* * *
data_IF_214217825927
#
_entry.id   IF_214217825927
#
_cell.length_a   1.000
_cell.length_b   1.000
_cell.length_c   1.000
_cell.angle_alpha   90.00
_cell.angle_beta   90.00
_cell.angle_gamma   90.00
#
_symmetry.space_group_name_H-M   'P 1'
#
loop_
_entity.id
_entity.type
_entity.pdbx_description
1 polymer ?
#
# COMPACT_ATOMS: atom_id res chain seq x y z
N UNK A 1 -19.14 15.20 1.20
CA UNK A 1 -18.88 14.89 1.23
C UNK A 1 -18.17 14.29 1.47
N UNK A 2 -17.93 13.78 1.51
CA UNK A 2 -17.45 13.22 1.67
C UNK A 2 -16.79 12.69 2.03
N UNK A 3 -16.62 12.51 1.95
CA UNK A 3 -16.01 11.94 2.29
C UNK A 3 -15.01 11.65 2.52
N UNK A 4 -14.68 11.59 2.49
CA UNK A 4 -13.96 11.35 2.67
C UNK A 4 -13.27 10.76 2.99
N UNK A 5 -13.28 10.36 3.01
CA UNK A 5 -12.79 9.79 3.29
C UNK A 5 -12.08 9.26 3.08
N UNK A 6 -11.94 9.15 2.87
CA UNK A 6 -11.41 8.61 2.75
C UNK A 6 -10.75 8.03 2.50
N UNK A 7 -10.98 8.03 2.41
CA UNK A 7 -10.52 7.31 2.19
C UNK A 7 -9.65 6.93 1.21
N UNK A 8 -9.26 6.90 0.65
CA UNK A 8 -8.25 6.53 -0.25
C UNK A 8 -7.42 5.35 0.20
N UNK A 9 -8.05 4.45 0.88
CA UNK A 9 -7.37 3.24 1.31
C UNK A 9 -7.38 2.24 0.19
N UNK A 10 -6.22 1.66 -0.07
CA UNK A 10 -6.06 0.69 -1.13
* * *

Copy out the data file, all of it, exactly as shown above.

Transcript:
data_IF_214217825927
#
_entry.id   IF_214217825927
#
_cell.length_a   1.000
_cell.length_b   1.000
_cell.length_c   1.000
_cell.angle_alpha   90.00
_cell.angle_beta   90.00
_cell.angle_gamma   90.00
#
_symmetry.space_group_name_H-M   'P 1'
#
loop_
_entity.id
_entity.type
_entity.pdbx_description
1 polymer ?
#
# COMPACT_ATOMS: atom_id res chain seq x y z
N UNK A 1 -19.14 15.20 1.20
CA UNK A 1 -18.88 14.89 1.23
C UNK A 1 -18.17 14.29 1.47
N UNK A 2 -17.93 13.78 1.51
CA UNK A 2 -17.45 13.22 1.67
C UNK A 2 -16.79 12.69 2.03
N UNK A 3 -16.62 12.51 1.95
CA UNK A 3 -16.01 11.94 2.29
C UNK A 3 -15.01 11.65 2.52
N UNK A 4 -14.68 11.59 2.49
CA UNK A 4 -13.96 11.35 2.67
C UNK A 4 -13.27 10.76 2.99
N UNK A 5 -13.28 10.36 3.01
CA UNK A 5 -12.79 9.79 3.29
C UNK A 5 -12.08 9.26 3.08
N UNK A 6 -11.94 9.15 2.87
CA UNK A 6 -11.41 8.61 2.75
C UNK A 6 -10.75 8.03 2.50
N UNK A 7 -10.98 8.03 2.41
CA UNK A 7 -10.52 7.31 2.19
C UNK A 7 -9.65 6.93 1.21
N UNK A 8 -9.26 6.90 0.65
CA UNK A 8 -8.25 6.53 -0.25
C UNK A 8 -7.42 5.35 0.20
N UNK A 9 -8.05 4.45 0.88
CA UNK A 9 -7.37 3.24 1.31
C UNK A 9 -7.38 2.24 0.19
N UNK A 10 -6.22 1.66 -0.07
CA UNK A 10 -6.06 0.69 -1.13